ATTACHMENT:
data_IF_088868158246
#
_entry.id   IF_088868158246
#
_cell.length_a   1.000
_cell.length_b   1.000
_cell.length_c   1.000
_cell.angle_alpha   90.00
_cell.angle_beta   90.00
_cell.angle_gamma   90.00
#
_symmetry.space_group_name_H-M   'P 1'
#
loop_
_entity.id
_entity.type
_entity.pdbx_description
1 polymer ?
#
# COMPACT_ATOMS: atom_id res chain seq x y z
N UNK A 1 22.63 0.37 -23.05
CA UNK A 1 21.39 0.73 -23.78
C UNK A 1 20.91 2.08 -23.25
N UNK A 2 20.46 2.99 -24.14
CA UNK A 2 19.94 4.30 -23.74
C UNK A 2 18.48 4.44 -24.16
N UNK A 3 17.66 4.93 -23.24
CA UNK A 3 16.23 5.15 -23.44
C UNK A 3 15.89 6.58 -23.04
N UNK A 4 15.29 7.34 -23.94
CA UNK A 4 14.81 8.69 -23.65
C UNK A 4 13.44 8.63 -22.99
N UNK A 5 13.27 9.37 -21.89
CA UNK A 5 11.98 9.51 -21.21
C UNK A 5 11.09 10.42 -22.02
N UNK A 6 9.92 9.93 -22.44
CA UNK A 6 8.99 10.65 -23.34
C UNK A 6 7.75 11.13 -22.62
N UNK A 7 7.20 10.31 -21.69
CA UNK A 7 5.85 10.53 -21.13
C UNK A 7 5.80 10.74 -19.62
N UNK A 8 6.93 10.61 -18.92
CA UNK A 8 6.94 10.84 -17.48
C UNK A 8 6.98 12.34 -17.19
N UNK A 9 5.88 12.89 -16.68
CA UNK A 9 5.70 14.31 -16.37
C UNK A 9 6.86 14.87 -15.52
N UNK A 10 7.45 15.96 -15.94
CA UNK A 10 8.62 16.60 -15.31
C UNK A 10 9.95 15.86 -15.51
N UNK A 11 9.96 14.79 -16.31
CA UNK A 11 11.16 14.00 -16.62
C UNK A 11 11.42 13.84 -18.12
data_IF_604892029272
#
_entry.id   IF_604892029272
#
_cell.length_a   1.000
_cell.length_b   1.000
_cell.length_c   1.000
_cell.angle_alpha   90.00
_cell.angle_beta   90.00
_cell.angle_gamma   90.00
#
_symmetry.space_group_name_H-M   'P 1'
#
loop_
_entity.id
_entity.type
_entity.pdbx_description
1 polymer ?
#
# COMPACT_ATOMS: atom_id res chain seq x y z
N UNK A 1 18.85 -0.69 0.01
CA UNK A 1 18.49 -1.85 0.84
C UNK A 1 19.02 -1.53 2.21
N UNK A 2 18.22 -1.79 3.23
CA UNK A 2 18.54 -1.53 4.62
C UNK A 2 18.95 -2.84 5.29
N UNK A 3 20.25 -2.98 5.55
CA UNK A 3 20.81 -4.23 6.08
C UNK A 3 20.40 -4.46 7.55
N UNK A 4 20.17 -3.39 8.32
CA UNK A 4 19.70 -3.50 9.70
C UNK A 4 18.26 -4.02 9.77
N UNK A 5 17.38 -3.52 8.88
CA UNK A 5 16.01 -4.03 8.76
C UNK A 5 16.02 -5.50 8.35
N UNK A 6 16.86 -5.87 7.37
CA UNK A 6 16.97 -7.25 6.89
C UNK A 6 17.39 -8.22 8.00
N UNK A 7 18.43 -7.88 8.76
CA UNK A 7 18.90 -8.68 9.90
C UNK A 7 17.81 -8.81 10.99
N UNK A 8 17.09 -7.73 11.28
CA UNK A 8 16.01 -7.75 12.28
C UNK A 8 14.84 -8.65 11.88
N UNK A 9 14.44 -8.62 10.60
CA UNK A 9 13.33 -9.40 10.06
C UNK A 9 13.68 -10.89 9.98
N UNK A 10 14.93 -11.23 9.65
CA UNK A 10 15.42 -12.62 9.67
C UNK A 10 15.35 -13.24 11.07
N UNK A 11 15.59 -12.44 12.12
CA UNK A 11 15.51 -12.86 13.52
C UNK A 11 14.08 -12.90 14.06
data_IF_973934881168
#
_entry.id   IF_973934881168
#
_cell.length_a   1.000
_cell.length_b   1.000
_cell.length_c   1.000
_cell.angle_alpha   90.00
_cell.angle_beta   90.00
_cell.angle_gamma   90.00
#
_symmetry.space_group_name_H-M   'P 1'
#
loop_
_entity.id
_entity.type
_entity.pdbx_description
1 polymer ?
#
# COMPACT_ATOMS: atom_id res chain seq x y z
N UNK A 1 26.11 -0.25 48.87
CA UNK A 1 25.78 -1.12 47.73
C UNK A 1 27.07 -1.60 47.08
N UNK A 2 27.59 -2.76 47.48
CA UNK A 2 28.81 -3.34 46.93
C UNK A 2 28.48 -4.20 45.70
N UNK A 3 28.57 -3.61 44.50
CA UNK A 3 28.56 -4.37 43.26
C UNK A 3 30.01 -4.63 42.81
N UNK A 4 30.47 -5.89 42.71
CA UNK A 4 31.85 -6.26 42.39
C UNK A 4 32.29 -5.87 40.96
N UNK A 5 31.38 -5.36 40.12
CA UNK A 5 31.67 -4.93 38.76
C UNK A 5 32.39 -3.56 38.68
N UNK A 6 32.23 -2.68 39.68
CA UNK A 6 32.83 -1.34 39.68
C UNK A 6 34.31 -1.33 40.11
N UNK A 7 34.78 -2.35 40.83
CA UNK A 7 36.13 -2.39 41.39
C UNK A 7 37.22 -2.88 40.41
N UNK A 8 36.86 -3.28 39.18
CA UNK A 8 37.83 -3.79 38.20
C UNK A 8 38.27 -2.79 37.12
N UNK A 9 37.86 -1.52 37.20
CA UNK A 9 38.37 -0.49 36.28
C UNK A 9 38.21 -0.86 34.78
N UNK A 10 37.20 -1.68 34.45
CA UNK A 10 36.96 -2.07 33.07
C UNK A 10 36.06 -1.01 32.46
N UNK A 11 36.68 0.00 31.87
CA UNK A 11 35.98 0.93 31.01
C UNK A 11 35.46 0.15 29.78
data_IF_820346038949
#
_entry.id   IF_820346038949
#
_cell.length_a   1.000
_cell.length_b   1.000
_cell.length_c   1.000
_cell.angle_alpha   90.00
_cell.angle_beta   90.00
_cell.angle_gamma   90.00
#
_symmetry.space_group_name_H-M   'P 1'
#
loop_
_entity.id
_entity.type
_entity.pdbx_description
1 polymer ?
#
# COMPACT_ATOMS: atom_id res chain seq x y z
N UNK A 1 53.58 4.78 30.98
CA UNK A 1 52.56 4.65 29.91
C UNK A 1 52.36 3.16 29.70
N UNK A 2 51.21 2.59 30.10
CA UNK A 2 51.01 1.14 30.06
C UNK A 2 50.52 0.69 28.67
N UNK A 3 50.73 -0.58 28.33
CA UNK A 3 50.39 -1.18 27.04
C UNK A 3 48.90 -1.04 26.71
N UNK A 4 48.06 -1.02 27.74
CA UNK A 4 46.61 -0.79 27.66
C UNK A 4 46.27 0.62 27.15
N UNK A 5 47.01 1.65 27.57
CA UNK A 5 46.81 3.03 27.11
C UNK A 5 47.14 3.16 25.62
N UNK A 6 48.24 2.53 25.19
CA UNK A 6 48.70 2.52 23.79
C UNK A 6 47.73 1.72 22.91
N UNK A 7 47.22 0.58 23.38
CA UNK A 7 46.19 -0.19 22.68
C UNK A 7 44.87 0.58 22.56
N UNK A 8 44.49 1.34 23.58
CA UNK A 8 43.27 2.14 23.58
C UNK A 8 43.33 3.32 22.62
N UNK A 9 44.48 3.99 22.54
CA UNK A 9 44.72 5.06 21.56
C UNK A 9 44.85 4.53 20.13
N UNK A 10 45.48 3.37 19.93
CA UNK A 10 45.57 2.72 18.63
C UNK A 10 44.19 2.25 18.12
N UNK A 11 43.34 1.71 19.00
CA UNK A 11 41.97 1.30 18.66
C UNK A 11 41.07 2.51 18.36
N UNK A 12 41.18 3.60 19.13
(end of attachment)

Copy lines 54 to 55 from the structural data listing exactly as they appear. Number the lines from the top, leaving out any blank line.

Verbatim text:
data_IF_604892029272
#